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There are three types of ways of learning, auditorily, visually or kinaesthetically, and how you remember and revise best depends on your preferred learning style. If you’ve not clue as to which you might be, take our short quiz to find out.
Once you’re clued up as to how you work best, here are some tips to help you out...
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Auditory learners have a knack for remembering things they have heard or said, whether in the classroom or amongst friends. They’re also good at oral exams with many being able to converse fluently. Some auditory learners often find it difficult to work unless there is some background noise, so listening to music, the radio or the quiet hum of people talking can help them concentrate. Auditory learners usually have characteristics like: reads to self out loud, better at oral reports and presentations, good at explaining things and can easily remember names, places and things they’ve heard about.
So obviously they’re strength is being able to repeat things they’ve heard or said and when revising they can use this to their advantage. If you’re an auditory learner, when learning/revising try to study is with a friend and talk through your subjects because hearing it out loud rather than saying it in your head makes it more likely to sink in. If there’s no one around to revise with how about recording yourself reading your notes out loud and listening to it whenever you’ve got the opportunity. In general, you learn best by reading aloud, reciting and repeating the facts you have learned. Making rhymes and singing has also been proven to help auditory learners, and if you try this technique you’ll likely to find the tune and hearing the sound of your own voice catching in your head. You could also watch videos and listen to podcast to help you out, and there are plenty of YouTube and iTunes videos that you might find useful.
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Visual learners are those who are good at remembering images, videos and visual patterns in the world around them, although it’s not necessary that they have a photographic memory. Visual learners remember information best when it is represented and learnt visually and often use use graphic organisers (visual representations of knowledge, ideas and thoughts) to help them out. Within an image they are likely to remember the layout, structure and detail of it.
If you are a visual learner you may find it easiest to revise my creating mind maps and visual representations of your notes. As a visual learner, colour makes an impact, and if you’re a visual learners you are much more likely to remember the detail on a page if it has been highlighted or coloured and is distinct from the rest of the information. Organising their notes into different themes and try respective coloured sections for each theme, separating your information in your mind to help you remember it more easily.
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Kinaesthetic learners learn best by taking a "hands-on" approach. They learn by doing something rather than watching or hearing about it. When learning, it helps for kinaesthetic students to move around; this increases the student's understanding, with learners generally getting better marks in practical exams. Kinesthetic learners usually succeed in activities such as chemistry experiments, sporting activities, art and acting.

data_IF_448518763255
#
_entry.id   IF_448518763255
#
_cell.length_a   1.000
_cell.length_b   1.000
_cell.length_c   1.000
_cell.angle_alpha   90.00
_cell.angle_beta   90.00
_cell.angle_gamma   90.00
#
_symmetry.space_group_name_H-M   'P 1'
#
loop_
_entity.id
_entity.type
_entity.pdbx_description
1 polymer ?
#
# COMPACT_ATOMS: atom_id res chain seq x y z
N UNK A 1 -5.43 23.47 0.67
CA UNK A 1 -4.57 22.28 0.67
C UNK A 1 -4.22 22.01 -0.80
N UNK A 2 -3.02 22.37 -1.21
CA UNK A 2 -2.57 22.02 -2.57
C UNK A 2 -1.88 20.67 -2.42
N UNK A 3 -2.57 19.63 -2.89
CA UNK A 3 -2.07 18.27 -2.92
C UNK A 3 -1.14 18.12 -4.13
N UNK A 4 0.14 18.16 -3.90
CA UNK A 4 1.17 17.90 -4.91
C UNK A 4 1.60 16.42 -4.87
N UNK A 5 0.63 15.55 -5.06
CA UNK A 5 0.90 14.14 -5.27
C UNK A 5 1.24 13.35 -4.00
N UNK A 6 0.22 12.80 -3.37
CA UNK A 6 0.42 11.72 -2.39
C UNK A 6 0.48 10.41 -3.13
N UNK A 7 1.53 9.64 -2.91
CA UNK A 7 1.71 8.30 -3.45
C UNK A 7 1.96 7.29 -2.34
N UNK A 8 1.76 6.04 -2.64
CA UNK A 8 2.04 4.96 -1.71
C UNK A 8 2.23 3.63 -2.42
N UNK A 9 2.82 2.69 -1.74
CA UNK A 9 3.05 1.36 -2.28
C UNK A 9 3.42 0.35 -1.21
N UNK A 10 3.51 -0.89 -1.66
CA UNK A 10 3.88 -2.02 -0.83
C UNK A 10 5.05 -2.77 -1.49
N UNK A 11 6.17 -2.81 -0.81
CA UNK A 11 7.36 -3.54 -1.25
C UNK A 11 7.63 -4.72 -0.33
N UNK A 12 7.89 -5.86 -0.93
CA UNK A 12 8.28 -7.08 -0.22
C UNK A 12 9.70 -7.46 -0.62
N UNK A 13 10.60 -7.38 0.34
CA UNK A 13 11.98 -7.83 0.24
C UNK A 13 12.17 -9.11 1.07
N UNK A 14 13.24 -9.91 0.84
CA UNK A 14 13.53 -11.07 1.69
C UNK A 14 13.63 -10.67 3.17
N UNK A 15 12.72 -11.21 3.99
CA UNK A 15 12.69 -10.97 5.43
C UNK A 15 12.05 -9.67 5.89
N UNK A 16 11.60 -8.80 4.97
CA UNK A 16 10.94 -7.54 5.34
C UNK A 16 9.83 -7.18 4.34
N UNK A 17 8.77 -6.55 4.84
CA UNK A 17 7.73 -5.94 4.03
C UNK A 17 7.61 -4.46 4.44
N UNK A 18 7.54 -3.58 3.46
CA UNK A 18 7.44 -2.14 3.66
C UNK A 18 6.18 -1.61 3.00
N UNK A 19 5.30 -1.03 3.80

Revision is much harder for kinaesthetic learners as they are not suited to “traditional” classroom methods, and it’s also harder for teachers to cater to kinaesthetic students’ learning abilities meaning that they’re less likely to take in the subject matter in the first place. For some subjects like English, maths and those that involve a lot of writing, kinaesthetic learners are likely to struggle to remember what they’ve learnt. Revision techniques are hard to come across, and often kinaesthetic learners use flashcards and revise in short bursts as it is easier for them to digest everything and their minds are prone to wandering if they get bored.
A lot of kinaesthetic learners find it easy to associate their learning with a physical experiment. For example, they may only be able to describe a science experiment or reaction if they have tried it for themselves. If you’re a kinaesthetic learner speak to your teachers about reproducing experiments in the classroom (health and safety dependent) to help you revise. You could also make up simple games for yourself with rules and incentives to get your mind working.
If you’re a kinesthetic learner keep your hand busy when revising, fiddle with your pencil, twiddle your thumbs or play with a tennis ball, as it may keep your mind at rest when trying to revise. Your hands play a huge part in your learning as you use muscle memory as a recall technique, so you could look into using different methods of fidgeting depending on the subject or topic you are revising for and recreating this in the exam hall.
Out of the three types of learners, auditory learners find it easiest to revise as they can constantly absorb information simply by hearing it and saying it. Visual learners can also absorb information through pictures and text in the world around them, whereas kinaesthetic learners struggle to take in the information unless being physically reminded of it. There are often crossovers between the types of learners, so you may find you are a combination of both and can use tips from more than one category. In any case, try these revision methods and see what suits you best.